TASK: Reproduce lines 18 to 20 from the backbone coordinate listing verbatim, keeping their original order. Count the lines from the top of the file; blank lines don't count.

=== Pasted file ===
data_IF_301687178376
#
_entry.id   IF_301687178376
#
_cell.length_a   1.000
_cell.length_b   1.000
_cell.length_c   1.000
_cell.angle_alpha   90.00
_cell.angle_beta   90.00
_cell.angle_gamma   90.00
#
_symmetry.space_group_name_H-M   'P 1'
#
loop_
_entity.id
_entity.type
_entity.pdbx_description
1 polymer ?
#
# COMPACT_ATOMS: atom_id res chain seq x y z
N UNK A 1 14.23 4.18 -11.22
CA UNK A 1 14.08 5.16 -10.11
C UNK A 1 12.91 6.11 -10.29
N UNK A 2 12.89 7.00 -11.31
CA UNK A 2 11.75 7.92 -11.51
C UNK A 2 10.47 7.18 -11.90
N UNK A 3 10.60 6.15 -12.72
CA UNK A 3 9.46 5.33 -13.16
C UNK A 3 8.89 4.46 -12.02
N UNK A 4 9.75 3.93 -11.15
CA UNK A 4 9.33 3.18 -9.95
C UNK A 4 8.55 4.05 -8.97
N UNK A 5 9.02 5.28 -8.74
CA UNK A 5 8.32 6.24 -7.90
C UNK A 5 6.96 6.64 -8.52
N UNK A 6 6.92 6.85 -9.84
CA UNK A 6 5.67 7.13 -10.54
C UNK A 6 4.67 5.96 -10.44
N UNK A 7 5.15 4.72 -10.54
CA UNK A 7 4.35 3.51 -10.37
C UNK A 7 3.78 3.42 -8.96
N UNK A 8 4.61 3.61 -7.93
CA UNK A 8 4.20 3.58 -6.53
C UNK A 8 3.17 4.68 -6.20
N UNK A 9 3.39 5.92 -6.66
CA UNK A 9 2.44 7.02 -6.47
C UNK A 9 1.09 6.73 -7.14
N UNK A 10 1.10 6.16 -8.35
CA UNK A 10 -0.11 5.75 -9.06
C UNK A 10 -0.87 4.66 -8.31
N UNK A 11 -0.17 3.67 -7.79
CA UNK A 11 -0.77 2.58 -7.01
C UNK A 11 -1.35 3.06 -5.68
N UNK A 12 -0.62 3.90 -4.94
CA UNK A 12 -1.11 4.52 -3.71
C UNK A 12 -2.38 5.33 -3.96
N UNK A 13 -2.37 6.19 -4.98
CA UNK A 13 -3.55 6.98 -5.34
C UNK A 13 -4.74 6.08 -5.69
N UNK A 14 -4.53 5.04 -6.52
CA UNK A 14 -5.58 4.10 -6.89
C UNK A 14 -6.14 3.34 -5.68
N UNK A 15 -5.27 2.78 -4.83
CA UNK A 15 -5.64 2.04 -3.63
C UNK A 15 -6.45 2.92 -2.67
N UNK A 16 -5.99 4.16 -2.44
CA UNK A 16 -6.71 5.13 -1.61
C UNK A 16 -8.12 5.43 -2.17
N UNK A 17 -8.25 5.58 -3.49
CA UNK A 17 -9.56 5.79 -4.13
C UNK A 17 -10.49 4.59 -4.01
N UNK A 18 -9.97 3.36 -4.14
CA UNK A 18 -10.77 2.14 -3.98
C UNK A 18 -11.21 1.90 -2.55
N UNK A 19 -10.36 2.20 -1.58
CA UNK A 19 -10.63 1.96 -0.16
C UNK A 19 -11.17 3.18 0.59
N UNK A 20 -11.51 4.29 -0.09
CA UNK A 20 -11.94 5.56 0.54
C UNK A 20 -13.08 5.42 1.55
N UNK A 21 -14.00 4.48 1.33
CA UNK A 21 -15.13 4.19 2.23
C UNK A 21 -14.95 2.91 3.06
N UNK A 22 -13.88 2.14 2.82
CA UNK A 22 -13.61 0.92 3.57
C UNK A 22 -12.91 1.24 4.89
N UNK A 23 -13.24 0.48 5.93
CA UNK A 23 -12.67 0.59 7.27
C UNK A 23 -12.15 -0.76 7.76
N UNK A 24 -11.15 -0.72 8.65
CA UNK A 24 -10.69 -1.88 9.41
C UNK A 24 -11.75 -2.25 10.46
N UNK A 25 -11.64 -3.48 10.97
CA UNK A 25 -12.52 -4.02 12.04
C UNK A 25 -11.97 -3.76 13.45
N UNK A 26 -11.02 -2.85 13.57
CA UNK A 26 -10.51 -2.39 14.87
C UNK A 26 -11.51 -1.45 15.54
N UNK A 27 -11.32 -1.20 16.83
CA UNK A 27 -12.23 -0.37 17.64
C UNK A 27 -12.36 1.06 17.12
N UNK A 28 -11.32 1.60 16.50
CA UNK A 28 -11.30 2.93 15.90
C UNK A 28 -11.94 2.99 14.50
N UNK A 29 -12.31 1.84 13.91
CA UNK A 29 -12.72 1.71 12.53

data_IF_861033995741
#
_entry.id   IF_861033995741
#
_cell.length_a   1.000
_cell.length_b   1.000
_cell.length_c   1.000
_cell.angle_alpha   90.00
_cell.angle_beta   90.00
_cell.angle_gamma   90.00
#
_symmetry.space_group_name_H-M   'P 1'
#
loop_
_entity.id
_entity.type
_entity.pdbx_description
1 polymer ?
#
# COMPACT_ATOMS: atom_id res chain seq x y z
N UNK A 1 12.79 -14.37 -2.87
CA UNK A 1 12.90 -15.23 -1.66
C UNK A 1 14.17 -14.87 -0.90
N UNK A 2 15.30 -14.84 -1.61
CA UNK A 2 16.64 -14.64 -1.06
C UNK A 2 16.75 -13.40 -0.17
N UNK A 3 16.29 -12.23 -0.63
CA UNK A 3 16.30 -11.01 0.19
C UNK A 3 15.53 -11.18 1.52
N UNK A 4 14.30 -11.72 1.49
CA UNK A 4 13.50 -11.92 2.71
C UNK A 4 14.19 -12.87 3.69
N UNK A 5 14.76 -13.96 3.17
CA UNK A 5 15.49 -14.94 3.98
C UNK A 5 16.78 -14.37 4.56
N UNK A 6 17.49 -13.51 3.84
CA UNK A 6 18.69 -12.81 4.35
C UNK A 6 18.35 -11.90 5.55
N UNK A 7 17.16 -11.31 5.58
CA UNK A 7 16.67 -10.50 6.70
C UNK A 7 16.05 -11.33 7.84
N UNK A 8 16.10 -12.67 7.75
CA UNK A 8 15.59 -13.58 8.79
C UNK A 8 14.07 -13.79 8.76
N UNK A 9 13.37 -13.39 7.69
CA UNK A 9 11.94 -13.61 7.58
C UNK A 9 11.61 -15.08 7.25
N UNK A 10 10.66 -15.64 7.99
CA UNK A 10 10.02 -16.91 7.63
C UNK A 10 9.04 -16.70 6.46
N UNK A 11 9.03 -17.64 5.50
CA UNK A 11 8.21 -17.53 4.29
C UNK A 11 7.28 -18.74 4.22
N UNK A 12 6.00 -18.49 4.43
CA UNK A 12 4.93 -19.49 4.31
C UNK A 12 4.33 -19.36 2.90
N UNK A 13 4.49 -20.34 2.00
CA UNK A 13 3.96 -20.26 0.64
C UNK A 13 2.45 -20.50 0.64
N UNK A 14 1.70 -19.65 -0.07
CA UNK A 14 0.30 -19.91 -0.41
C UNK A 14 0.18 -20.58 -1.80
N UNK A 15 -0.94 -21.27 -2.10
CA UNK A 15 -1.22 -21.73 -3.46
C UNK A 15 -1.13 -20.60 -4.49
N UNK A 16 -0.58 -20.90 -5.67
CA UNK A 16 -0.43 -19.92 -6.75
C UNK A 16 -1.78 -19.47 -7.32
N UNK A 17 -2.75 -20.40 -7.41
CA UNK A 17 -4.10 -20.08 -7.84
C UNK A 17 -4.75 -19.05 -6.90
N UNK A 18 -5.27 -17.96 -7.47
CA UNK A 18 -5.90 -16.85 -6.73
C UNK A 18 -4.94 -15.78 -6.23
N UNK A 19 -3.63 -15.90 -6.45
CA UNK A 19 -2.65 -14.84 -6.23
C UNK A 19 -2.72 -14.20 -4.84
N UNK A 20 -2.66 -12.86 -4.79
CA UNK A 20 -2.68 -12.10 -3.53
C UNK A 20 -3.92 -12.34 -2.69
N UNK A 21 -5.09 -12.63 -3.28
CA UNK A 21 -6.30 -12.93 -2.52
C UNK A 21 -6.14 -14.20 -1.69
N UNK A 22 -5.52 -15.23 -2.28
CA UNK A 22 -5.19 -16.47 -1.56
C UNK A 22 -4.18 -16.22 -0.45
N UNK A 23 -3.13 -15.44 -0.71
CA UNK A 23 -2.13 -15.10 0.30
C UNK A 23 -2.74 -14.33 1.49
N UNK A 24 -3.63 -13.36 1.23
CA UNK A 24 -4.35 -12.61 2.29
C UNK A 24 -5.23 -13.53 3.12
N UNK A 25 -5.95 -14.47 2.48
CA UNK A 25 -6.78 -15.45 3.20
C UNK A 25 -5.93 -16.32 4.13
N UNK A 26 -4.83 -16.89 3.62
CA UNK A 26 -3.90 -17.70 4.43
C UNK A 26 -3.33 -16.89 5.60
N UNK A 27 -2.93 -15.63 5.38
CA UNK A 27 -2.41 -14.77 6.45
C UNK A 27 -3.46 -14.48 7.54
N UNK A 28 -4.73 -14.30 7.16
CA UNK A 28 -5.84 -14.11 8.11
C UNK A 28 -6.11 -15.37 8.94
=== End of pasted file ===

1 polymer ?
#
# COMPACT_ATOMS: atom_id res chain seq x y z